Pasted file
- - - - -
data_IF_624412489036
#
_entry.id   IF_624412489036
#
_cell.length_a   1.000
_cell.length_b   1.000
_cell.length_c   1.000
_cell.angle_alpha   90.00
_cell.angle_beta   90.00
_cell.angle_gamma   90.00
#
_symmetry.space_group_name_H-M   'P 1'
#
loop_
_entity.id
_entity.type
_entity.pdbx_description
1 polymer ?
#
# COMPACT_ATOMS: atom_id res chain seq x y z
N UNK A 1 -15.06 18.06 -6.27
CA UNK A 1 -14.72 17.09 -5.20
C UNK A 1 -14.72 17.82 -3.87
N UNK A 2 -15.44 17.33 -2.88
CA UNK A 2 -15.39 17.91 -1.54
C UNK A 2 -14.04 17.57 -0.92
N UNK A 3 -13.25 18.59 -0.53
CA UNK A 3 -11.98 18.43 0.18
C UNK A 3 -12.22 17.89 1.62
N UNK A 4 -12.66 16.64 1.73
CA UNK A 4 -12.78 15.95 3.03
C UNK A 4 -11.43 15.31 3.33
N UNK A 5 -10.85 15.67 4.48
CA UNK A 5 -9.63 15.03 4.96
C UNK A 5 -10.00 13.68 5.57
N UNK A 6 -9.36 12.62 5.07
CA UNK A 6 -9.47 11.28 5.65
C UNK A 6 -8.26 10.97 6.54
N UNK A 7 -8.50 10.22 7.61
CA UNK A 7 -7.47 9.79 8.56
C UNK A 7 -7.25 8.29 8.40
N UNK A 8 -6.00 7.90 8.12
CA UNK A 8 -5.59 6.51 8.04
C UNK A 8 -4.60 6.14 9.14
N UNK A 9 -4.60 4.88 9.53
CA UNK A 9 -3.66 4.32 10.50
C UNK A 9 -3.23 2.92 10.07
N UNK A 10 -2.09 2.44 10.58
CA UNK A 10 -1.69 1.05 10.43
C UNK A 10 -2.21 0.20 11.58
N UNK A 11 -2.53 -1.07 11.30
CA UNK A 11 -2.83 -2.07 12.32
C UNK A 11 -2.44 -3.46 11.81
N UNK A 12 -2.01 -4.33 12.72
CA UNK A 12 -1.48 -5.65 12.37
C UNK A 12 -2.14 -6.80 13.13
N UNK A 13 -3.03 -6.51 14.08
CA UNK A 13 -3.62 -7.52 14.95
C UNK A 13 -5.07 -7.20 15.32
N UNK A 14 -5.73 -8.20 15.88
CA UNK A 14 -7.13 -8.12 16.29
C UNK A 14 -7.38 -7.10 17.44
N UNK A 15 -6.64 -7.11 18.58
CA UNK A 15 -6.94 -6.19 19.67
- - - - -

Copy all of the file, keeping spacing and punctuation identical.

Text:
data_IF_624412489036
#
_entry.id   IF_624412489036
#
_cell.length_a   1.000
_cell.length_b   1.000
_cell.length_c   1.000
_cell.angle_alpha   90.00
_cell.angle_beta   90.00
_cell.angle_gamma   90.00
#
_symmetry.space_group_name_H-M   'P 1'
#
loop_
_entity.id
_entity.type
_entity.pdbx_description
1 polymer ?
#
# COMPACT_ATOMS: atom_id res chain seq x y z
N UNK A 1 -15.06 18.06 -6.27
CA UNK A 1 -14.72 17.09 -5.20
C UNK A 1 -14.72 17.82 -3.87
N UNK A 2 -15.44 17.33 -2.88
CA UNK A 2 -15.39 17.91 -1.54
C UNK A 2 -14.04 17.57 -0.92
N UNK A 3 -13.25 18.59 -0.53
CA UNK A 3 -11.98 18.43 0.18
C UNK A 3 -12.22 17.89 1.62
N UNK A 4 -12.66 16.64 1.73
CA UNK A 4 -12.78 15.95 3.03
C UNK A 4 -11.43 15.31 3.33
N UNK A 5 -10.85 15.67 4.48
CA UNK A 5 -9.63 15.03 4.96
C UNK A 5 -10.00 13.68 5.57
N UNK A 6 -9.36 12.62 5.07
CA UNK A 6 -9.47 11.28 5.65
C UNK A 6 -8.26 10.97 6.54
N UNK A 7 -8.50 10.22 7.61
CA UNK A 7 -7.47 9.79 8.56
C UNK A 7 -7.25 8.29 8.40
N UNK A 8 -6.00 7.90 8.12
CA UNK A 8 -5.59 6.51 8.04
C UNK A 8 -4.60 6.14 9.14
N UNK A 9 -4.60 4.88 9.53
CA UNK A 9 -3.66 4.32 10.50
C UNK A 9 -3.23 2.92 10.07
N UNK A 10 -2.09 2.44 10.58
CA UNK A 10 -1.69 1.05 10.43
C UNK A 10 -2.21 0.20 11.58
N UNK A 11 -2.53 -1.07 11.30
CA UNK A 11 -2.83 -2.07 12.32
C UNK A 11 -2.44 -3.46 11.81
N UNK A 12 -2.01 -4.33 12.72
CA UNK A 12 -1.48 -5.65 12.37
C UNK A 12 -2.14 -6.80 13.13
N UNK A 13 -3.03 -6.51 14.08
CA UNK A 13 -3.62 -7.52 14.95
C UNK A 13 -5.07 -7.20 15.32
N UNK A 14 -5.73 -8.20 15.88
CA UNK A 14 -7.13 -8.12 16.29
C UNK A 14 -7.38 -7.10 17.44
N UNK A 15 -6.64 -7.11 18.58
CA UNK A 15 -6.94 -6.19 19.67